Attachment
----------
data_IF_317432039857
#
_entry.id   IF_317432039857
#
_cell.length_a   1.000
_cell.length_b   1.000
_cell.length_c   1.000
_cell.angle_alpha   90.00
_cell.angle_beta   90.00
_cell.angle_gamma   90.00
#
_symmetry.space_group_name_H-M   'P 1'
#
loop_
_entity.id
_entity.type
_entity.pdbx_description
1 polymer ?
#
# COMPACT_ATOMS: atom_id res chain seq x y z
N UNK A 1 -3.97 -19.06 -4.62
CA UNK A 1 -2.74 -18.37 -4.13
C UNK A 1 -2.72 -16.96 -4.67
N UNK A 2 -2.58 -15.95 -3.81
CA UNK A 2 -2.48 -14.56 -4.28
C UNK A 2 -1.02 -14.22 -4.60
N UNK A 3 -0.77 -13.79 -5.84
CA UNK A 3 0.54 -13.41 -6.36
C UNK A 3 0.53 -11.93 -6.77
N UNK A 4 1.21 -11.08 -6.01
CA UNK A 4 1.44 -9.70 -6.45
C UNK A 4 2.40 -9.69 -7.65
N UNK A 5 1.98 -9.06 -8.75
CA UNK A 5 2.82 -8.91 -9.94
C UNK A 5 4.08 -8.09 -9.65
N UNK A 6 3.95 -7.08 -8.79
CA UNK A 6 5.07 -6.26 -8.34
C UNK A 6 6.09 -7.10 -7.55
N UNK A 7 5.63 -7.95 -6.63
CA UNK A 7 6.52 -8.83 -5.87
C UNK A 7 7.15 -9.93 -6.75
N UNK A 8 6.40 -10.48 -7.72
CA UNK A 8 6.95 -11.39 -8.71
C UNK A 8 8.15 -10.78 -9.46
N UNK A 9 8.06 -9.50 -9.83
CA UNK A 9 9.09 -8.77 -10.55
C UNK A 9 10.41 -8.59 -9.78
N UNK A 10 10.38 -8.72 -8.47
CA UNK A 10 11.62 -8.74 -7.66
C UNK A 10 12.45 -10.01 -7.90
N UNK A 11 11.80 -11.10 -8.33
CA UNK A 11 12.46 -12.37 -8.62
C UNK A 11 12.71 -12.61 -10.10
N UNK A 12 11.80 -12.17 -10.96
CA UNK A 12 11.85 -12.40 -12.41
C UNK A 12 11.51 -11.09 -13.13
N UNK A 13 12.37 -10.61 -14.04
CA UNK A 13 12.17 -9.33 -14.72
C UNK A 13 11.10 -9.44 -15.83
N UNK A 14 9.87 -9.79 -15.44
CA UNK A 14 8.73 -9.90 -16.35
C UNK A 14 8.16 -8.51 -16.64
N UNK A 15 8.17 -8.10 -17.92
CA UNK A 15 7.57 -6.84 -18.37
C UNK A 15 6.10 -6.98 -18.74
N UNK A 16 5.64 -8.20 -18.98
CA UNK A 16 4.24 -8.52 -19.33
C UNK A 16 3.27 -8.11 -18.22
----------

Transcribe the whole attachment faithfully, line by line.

data_IF_317432039857
#
_entry.id   IF_317432039857
#
_cell.length_a   1.000
_cell.length_b   1.000
_cell.length_c   1.000
_cell.angle_alpha   90.00
_cell.angle_beta   90.00
_cell.angle_gamma   90.00
#
_symmetry.space_group_name_H-M   'P 1'
#
loop_
_entity.id
_entity.type
_entity.pdbx_description
1 polymer ?
#
# COMPACT_ATOMS: atom_id res chain seq x y z
N UNK A 1 -3.97 -19.06 -4.62
CA UNK A 1 -2.74 -18.37 -4.13
C UNK A 1 -2.72 -16.96 -4.67
N UNK A 2 -2.58 -15.95 -3.81
CA UNK A 2 -2.48 -14.56 -4.28
C UNK A 2 -1.02 -14.22 -4.60
N UNK A 3 -0.77 -13.79 -5.84
CA UNK A 3 0.54 -13.41 -6.36
C UNK A 3 0.53 -11.93 -6.77
N UNK A 4 1.21 -11.08 -6.01
CA UNK A 4 1.44 -9.70 -6.45
C UNK A 4 2.40 -9.69 -7.65
N UNK A 5 1.98 -9.06 -8.75
CA UNK A 5 2.82 -8.91 -9.94
C UNK A 5 4.08 -8.09 -9.65
N UNK A 6 3.95 -7.08 -8.79
CA UNK A 6 5.07 -6.26 -8.34
C UNK A 6 6.09 -7.10 -7.55
N UNK A 7 5.63 -7.95 -6.63
CA UNK A 7 6.52 -8.83 -5.87
C UNK A 7 7.15 -9.93 -6.75
N UNK A 8 6.40 -10.48 -7.72
CA UNK A 8 6.95 -11.39 -8.71
C UNK A 8 8.15 -10.78 -9.46
N UNK A 9 8.06 -9.50 -9.83
CA UNK A 9 9.09 -8.77 -10.55
C UNK A 9 10.41 -8.59 -9.78
N UNK A 10 10.38 -8.72 -8.47
CA UNK A 10 11.62 -8.74 -7.66
C UNK A 10 12.45 -10.01 -7.90
N UNK A 11 11.80 -11.10 -8.33
CA UNK A 11 12.46 -12.37 -8.62
C UNK A 11 12.71 -12.61 -10.10
N UNK A 12 11.80 -12.17 -10.96
CA UNK A 12 11.85 -12.40 -12.41
C UNK A 12 11.51 -11.09 -13.13
N UNK A 13 12.37 -10.61 -14.04
CA UNK A 13 12.17 -9.33 -14.72
C UNK A 13 11.10 -9.44 -15.83
N UNK A 14 9.87 -9.79 -15.44
CA UNK A 14 8.73 -9.90 -16.35
C UNK A 14 8.16 -8.51 -16.64
N UNK A 15 8.17 -8.10 -17.92
CA UNK A 15 7.57 -6.84 -18.37
C UNK A 15 6.10 -6.98 -18.74
N UNK A 16 5.64 -8.20 -18.98
CA UNK A 16 4.24 -8.52 -19.33
C UNK A 16 3.27 -8.11 -18.22